Almost every waste company reported strong numbers for 2017, but some had weaker guidance. Expectations were very high on certain companies and not all performed in line, but the major waste companies all outperformed the market on a post-5 day basis on earnings.
In general, the companies posted above-GDP growth and expect the same in 2018. 2017 had a lot of special waste so comps will be difficult on revenue, but tax reform has led to a broad expectation of FCF appreciation in the ~15% range.
WM's Retiring COO
It was verbally confirmed (An 8-k had been issued in 2017) on the conference call of Waste Management that James E. Trevathan, COO & EVP, would retire at the end of 2018. James has been in his current role from 2012 but has been with WM for over 39 years. Tenure is incredibly important in a business where the trucks look alike, but the tactics and strategy serve as the differentiating factor. It will be interesting to comment on the new COO at the start of 2019.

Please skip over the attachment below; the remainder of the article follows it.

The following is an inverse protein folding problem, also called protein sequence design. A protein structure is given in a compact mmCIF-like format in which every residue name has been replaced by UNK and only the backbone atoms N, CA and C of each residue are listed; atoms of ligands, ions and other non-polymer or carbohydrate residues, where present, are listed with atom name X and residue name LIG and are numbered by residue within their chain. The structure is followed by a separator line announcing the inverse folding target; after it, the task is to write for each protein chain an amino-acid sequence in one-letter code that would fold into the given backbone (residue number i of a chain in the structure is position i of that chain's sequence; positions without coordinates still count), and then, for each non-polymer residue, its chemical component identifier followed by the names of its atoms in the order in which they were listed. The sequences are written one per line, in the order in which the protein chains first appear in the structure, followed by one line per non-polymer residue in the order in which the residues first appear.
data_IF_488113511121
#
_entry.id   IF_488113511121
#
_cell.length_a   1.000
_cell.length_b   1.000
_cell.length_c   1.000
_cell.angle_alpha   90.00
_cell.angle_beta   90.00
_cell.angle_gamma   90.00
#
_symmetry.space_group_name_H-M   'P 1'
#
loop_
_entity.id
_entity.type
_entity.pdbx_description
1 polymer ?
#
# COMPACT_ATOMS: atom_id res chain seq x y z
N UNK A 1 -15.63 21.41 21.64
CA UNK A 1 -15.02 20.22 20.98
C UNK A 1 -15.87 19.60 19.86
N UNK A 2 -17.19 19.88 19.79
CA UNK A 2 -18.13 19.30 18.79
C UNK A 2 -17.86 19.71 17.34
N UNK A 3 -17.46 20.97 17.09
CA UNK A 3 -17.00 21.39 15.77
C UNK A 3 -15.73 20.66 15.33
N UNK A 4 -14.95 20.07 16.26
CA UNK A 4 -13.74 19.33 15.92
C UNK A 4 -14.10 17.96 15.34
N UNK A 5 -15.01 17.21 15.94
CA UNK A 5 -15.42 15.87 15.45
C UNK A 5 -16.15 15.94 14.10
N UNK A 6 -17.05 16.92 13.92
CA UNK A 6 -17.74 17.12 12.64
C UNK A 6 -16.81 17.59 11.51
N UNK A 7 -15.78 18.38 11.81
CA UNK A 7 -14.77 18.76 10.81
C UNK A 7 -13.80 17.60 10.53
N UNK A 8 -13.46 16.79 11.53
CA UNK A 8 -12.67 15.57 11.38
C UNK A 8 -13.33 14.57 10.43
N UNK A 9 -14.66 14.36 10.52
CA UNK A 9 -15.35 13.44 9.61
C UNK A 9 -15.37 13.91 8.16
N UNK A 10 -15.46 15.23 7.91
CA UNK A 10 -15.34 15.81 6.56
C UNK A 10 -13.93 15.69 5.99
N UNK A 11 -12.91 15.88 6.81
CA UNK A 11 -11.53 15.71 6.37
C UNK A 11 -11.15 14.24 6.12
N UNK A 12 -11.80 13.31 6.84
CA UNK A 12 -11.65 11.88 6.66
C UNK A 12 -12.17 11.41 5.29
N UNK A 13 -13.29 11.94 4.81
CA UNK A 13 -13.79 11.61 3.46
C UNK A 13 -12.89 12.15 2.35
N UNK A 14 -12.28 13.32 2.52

Meridian Waste (OTCQB:MRDN) announced its official retirement from the waste business by selling all its assets for 87 million of debt assumption and 3 million in cash. I cover it in-depth in my article, "Meridian Waste Solutions: Huge Transformation, No Longer A Waste Company ".
I will be removing the company from my list and no longer report on it in the monthly waste recap as the company still handles refuse but is no longer representative of the broader waste market. (It is also, most likely, getting de-listed).
The take-out implies that private equity buyers will continue to participate in significant acquisition activity. Increased auction competition never bodes well for M&A prices, but integrated and exclusive markets should be less impacted (Advanced Disposal Services and Waste Connections).
Sustainability Growing In Importance